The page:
Whatever Happened to the Phantom Console?

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Published by GameFront.com 11 years ago , last updated 2 months ago

Posted on June 5, 2007, Ron Whitaker Whatever Happened to the Phantom Console?

Phantom Console Prototype ModelRemember the Phantom Console? If you don’t, here’s a little background for you. In 2002, a little startup named Infinium Labs announced their intention to revolutionize the gaming industry with a brand new console called the Phantom. Supposedly, this new console would be capable of playing current and future PC games, and would sell these games via digital delivery instead of the conventional disc or cartridge games.

First seen at E3 2004 as a prototype, the console was met with understandable skepticism. When the announced November 2004 launch date was missed, the skepticism was ratcheted up a notch, despite a barrage of faxes from the company claiming the system would be ready to launch in January of 2005.

What’s happened since then? Well, the Phantom lives on, after a fashion.

Phantom LapboardInfinium Labs, now known as Phantom Entertainment, is now online and offering up a ‘lapboard’ complete with a keyboard, mouse, and hard surface. Well, offering up is a bit much – the link to purchase the board is broken, and no store can be found on Phantom’s website. This ‘lapboard’ was slated for a release at the end of 2006. Of course, it’s still nowhere to be seen.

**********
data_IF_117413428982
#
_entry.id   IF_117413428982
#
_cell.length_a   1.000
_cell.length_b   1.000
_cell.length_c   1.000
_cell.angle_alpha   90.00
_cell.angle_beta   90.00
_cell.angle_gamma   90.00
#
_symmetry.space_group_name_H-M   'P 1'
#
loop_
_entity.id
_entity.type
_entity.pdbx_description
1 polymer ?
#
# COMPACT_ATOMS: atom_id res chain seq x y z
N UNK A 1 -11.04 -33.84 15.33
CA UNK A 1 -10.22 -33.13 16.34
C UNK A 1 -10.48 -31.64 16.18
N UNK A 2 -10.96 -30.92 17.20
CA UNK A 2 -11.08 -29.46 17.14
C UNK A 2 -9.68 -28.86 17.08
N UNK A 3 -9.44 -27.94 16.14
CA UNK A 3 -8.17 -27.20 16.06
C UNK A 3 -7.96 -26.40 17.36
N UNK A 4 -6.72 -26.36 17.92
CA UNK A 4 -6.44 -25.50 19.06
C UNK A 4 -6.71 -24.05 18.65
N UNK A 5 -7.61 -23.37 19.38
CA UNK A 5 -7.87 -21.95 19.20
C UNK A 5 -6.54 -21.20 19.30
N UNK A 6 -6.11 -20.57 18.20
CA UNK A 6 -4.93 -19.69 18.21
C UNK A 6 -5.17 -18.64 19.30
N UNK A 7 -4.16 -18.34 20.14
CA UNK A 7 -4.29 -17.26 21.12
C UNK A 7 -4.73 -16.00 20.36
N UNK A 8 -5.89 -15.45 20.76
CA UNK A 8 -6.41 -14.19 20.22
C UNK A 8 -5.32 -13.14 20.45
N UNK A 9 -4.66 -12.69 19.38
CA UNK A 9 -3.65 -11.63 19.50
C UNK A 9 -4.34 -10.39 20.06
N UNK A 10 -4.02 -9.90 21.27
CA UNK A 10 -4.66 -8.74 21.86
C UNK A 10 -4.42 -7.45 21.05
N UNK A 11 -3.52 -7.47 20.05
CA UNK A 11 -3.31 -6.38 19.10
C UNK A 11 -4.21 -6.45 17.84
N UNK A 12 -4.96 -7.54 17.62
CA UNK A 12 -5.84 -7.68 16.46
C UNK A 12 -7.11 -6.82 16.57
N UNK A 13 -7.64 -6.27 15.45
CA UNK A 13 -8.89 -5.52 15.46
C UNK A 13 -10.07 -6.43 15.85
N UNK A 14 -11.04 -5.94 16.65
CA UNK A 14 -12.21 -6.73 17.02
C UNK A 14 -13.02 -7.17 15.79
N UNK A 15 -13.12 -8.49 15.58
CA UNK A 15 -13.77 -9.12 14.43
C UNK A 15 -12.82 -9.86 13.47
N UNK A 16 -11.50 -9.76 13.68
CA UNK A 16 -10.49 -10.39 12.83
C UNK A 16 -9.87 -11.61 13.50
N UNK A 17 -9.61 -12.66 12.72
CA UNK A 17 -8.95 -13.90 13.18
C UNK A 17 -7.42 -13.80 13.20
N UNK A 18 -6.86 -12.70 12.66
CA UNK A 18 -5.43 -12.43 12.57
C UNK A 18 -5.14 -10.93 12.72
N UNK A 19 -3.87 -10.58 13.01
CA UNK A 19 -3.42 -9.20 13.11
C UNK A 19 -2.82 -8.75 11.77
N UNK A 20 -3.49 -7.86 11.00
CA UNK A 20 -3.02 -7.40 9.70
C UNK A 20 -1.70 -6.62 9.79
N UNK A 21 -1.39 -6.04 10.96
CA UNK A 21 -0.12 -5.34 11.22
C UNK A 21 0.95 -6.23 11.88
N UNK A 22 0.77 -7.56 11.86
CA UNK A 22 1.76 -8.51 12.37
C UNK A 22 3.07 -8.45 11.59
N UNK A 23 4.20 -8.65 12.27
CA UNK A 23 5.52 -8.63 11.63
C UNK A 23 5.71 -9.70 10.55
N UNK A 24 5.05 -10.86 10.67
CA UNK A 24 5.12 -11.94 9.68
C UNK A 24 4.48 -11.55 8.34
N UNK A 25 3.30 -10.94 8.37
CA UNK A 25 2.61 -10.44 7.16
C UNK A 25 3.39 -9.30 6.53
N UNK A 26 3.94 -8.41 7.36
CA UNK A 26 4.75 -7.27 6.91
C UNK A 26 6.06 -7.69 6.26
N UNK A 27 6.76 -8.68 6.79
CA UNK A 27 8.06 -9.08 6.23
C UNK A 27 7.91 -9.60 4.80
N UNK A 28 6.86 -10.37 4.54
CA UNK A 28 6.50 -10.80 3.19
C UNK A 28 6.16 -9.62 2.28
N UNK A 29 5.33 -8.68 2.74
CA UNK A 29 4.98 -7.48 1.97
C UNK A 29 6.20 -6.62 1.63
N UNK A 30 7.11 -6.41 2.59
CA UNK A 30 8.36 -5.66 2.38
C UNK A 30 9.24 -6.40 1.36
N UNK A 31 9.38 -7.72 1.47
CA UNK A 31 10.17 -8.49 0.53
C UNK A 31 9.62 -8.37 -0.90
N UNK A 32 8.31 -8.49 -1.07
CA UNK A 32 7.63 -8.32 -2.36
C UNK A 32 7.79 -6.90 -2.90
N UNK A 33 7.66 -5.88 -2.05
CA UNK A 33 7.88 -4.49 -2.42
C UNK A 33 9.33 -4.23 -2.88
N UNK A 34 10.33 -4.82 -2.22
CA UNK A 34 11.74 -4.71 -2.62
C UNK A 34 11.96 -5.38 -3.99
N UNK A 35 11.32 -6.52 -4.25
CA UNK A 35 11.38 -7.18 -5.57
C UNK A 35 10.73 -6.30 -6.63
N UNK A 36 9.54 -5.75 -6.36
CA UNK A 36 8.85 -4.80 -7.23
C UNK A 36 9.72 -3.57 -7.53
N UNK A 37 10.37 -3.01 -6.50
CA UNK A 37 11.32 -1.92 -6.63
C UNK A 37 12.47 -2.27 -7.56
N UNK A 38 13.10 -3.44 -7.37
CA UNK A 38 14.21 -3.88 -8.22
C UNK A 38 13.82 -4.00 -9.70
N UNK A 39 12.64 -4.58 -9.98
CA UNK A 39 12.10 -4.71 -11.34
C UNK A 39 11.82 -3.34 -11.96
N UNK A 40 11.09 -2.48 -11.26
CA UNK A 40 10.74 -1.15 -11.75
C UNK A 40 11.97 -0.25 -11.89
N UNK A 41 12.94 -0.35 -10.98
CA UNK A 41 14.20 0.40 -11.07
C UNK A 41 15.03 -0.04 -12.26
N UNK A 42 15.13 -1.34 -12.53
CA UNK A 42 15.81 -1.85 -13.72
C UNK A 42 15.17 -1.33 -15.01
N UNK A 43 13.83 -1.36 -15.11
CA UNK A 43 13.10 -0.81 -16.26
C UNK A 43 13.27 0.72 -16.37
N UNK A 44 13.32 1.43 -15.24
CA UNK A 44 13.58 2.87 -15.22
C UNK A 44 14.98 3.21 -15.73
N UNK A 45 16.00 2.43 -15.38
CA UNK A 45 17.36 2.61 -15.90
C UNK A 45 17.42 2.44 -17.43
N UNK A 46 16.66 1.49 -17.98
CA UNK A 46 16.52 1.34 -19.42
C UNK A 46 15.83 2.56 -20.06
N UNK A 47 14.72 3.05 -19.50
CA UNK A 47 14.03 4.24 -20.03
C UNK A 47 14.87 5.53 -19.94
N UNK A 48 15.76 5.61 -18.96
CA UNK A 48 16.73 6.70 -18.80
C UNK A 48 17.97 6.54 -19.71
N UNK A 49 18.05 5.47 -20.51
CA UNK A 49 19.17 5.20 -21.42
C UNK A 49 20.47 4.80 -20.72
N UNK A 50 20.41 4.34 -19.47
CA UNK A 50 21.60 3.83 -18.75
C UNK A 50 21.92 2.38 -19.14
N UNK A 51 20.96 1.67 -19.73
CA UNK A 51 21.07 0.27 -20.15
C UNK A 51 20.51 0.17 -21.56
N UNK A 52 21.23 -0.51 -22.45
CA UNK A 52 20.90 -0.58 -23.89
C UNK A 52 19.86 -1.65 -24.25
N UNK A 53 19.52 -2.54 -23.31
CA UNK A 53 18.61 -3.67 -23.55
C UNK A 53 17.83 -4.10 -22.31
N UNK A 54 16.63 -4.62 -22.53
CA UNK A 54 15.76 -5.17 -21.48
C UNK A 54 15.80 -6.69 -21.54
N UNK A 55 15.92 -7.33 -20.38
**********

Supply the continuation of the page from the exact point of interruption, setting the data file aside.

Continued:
So, you may wonder how a company with no product can remain in business. Well, it’s not easy. Phantom has moved their corporate headquarters several times, from Florida to Washington State to New York, and they’ve now announced plans to relocate back to Florida.

The one common theme for all these locations is the debt the company piles up. While based in Seattle, Phantom leased a offices from Merrill Lynch. Phantom came up $127,312 short on that lease, and ended up settling the debt for what appears to be $100,000 worth of their own stock. This type of payment is a recurring theme in the history of the company. Ars technica says it best, so I’ll quote them.

“When we looked into SEC documents like the company’s annual report, we found a company that changes names and locations with amazing frequency; a company whose chairman has been indicted by the SEC for participating in a pump-and-dump “fax blast” scheme; a company that routinely issues more stock when it runs into trouble.”

The lapboard is still slated for a September 2007 launch, if the company can hang on that long. Apparently, recent audits have, “expressed substantial doubt about our ability to continue as a going concern.”

I don’t think that sentiment is exclusive to the auditors.

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